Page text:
Crunching Numbers to Protect Our World
September 26, 2012
Crunching Numbers to Protect Our World (pdf)
Release Date: September 26, 2012
MADISON – Mae Friederich is a self-described numbers freak.
That's a good thing. She uses that tendency to protect Wisconsin's environment and keep a level playing field for businesses.
Friederich audits companies' applications to be reimbursed for costs of cleaning up agrichemical spills, whether caused by accident or from long-term use of a site. She joined the Agrichemical Cleanup Program, or ACCP, in 1997 when it was just two years old. Housed in the Wisconsin Department of Agriculture, Trade and Consumer Protection, the ACCP has reimbursed farmers and companies more than $39 million.
Being part of the ACCP team is the best part of her job, Friederich says. "There are actually two parts of the program – technical oversight and reimbursement – yet we work together very closely. Trevor Bannister and Jason Lowery, our hydrogeologists, and I are led by Stan Senger. Stan was one of our hydrogeologists in the past, so he knows both aspects of the program inside and out," she says. "I believe we've developed a good, strong working relationship with both the ag industry and with their environmental consultants.
"I realize I'm very fortunate. I enjoy what I do, who I work with, and who I work for. I know that's not always the norm in today's world."
Senger, her supervisor, says she's a valuable member of that team: "Mae is a dedicated, honest and hardworking professional who truly serves the people of Wisconsin well. I am fortunate and grateful for having her on our team."
Friederich has a degree from Lakeland College in accounting, with a minor in business administration. She first joined state service with the Office of the Commissioner of Insurance (OCI), where she started as a financial examiner, auditing insurance companies' financial records. After four years, she took a payroll and benefits specialist position at OCI, and later an administrative assistant position so she could spend more time at home. She took the opportunity to move to DATCP so she could get back to "auditing, but without the traveling."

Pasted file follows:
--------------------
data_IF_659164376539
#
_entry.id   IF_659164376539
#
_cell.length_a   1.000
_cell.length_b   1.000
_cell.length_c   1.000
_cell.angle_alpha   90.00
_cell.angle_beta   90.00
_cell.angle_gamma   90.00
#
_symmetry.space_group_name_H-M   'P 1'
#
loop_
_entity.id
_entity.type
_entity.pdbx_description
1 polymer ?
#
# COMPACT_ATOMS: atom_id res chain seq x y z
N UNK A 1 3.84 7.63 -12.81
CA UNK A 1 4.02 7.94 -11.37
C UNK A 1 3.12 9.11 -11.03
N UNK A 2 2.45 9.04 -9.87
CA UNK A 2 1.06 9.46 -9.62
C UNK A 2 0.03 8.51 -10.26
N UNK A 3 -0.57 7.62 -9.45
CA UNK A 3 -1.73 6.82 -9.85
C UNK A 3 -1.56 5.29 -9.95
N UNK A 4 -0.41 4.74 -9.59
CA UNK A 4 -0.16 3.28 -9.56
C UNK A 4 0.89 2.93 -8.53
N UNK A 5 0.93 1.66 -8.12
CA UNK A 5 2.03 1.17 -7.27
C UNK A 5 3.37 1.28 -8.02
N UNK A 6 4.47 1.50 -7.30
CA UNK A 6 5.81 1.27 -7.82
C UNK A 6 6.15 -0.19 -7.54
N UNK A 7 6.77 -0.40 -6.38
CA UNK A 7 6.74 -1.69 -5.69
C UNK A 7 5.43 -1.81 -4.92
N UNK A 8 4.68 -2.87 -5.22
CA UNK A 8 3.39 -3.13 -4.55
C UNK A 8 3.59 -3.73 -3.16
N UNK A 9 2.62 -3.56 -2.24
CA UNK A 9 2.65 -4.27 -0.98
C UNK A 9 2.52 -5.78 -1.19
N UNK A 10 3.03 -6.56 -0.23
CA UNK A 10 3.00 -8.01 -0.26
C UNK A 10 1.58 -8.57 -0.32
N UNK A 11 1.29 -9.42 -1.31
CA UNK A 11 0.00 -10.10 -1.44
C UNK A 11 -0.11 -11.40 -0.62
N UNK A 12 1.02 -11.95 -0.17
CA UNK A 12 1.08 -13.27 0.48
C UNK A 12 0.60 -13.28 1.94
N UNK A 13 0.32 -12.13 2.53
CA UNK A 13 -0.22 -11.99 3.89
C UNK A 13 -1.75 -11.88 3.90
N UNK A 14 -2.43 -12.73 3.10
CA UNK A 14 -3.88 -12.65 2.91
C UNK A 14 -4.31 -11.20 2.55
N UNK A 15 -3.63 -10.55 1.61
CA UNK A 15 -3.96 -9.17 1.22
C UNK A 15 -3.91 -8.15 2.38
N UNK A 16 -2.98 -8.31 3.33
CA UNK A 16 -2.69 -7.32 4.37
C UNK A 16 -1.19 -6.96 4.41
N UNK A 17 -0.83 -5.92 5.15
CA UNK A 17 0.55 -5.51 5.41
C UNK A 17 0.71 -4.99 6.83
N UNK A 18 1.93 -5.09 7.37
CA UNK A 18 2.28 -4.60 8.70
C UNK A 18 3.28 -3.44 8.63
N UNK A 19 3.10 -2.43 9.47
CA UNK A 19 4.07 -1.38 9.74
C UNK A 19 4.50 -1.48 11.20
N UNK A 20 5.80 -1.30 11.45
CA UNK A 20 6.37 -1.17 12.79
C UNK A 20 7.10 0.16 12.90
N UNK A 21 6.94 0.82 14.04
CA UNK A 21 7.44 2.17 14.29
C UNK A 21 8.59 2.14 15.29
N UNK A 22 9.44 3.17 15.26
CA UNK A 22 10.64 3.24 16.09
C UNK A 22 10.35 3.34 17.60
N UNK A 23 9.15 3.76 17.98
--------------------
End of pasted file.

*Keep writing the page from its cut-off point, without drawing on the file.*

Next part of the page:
"Each day at DATCP is different and it's always changing. My primary focus is reimbursement applications, but I also assist with updating the groundwater database," she says. The database tracks results from sampling private wells and monitoring wells to detect agrichemical contamination in groundwater. She also audits "tonnage reports," which determine the fees that licensed companies pay to the department's feed and fertilizer programs.
"It helps keep a level playing field for everyone," she says. "In one audit where I was working with our compliance section, we were able to show that a company was illegally selling products. On the other hand, I've completed audits where we found the department owed the licensee a refund."
Friederich's son, Josh, is a mechanic. "I also have a grand-dog, Buddy," she jokes. Turning serious, she adds, "My mom is my role model and taught me through example: Do everything in life with dedication and compassion."
She has returned to live on the farm where she grew up. When she was a kid, her family raised Herefords, chickens, pigs and horses, and cash-cropped soybeans and hay. "Now I just raise a family of peacocks," she says. Last year a peacock showed up on her doorstep, perhaps a refugee from a peacock flock her father had relocated to a different farm years ago. So she found him a girlfriend and they now have five babies. Although she feeds them, they come and go as they please.
Friederich is an angler and an avid photographer. "My son calls me the paparazzi.” But, she says, "I've come to realize it's really the bonfires by the creek and the time with family and friends I enjoy most."
And she's a traveler, starting with time in Brisbane, Australia, as a high school exchange student. During a trip to Alaska, rusting tanks she saw near the ocean reminded her of the work she and her co-workers do: "Being raised on a farm, I was always conscious of what's around me, but not to this degree."